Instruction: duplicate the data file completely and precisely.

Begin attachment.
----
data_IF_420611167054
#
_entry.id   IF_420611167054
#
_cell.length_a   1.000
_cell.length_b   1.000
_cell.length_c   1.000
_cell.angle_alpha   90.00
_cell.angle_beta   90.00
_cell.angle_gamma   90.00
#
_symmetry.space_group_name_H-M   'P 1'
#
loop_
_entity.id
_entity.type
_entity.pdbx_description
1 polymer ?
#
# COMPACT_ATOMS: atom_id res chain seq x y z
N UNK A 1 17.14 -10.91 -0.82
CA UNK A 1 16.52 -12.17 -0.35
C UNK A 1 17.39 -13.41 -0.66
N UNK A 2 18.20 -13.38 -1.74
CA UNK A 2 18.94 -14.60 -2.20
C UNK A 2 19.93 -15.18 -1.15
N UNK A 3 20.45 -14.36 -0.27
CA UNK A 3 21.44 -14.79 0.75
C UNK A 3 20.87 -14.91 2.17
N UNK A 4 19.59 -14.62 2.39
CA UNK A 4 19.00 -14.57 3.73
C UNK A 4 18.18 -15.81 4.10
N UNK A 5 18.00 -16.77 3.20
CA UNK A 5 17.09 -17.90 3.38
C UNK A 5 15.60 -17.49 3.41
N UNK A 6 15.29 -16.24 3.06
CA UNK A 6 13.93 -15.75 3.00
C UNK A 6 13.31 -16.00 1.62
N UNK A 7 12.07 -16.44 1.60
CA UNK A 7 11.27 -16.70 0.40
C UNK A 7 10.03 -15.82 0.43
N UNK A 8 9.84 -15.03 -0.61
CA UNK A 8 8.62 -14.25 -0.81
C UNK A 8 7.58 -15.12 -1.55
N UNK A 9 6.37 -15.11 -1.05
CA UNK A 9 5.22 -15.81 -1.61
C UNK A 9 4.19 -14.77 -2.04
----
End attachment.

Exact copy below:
data_IF_420611167054
#
_entry.id   IF_420611167054
#
_cell.length_a   1.000
_cell.length_b   1.000
_cell.length_c   1.000
_cell.angle_alpha   90.00
_cell.angle_beta   90.00
_cell.angle_gamma   90.00
#
_symmetry.space_group_name_H-M   'P 1'
#
loop_
_entity.id
_entity.type
_entity.pdbx_description
1 polymer ?
#
# COMPACT_ATOMS: atom_id res chain seq x y z
N UNK A 1 17.14 -10.91 -0.82
CA UNK A 1 16.52 -12.17 -0.35
C UNK A 1 17.39 -13.41 -0.66
N UNK A 2 18.20 -13.38 -1.74
CA UNK A 2 18.94 -14.60 -2.20
C UNK A 2 19.93 -15.18 -1.15
N UNK A 3 20.45 -14.36 -0.27
CA UNK A 3 21.44 -14.79 0.75
C UNK A 3 20.87 -14.91 2.17
N UNK A 4 19.59 -14.62 2.39
CA UNK A 4 19.00 -14.57 3.73
C UNK A 4 18.18 -15.81 4.10
N UNK A 5 18.00 -16.77 3.20
CA UNK A 5 17.09 -17.90 3.38
C UNK A 5 15.60 -17.49 3.41
N UNK A 6 15.29 -16.24 3.06
CA UNK A 6 13.93 -15.75 3.00
C UNK A 6 13.31 -16.00 1.62
N UNK A 7 12.07 -16.44 1.60
CA UNK A 7 11.27 -16.70 0.40
C UNK A 7 10.03 -15.82 0.43
N UNK A 8 9.84 -15.03 -0.61
CA UNK A 8 8.62 -14.25 -0.81
C UNK A 8 7.58 -15.12 -1.55
N UNK A 9 6.37 -15.11 -1.05
CA UNK A 9 5.22 -15.81 -1.61
C UNK A 9 4.19 -14.77 -2.04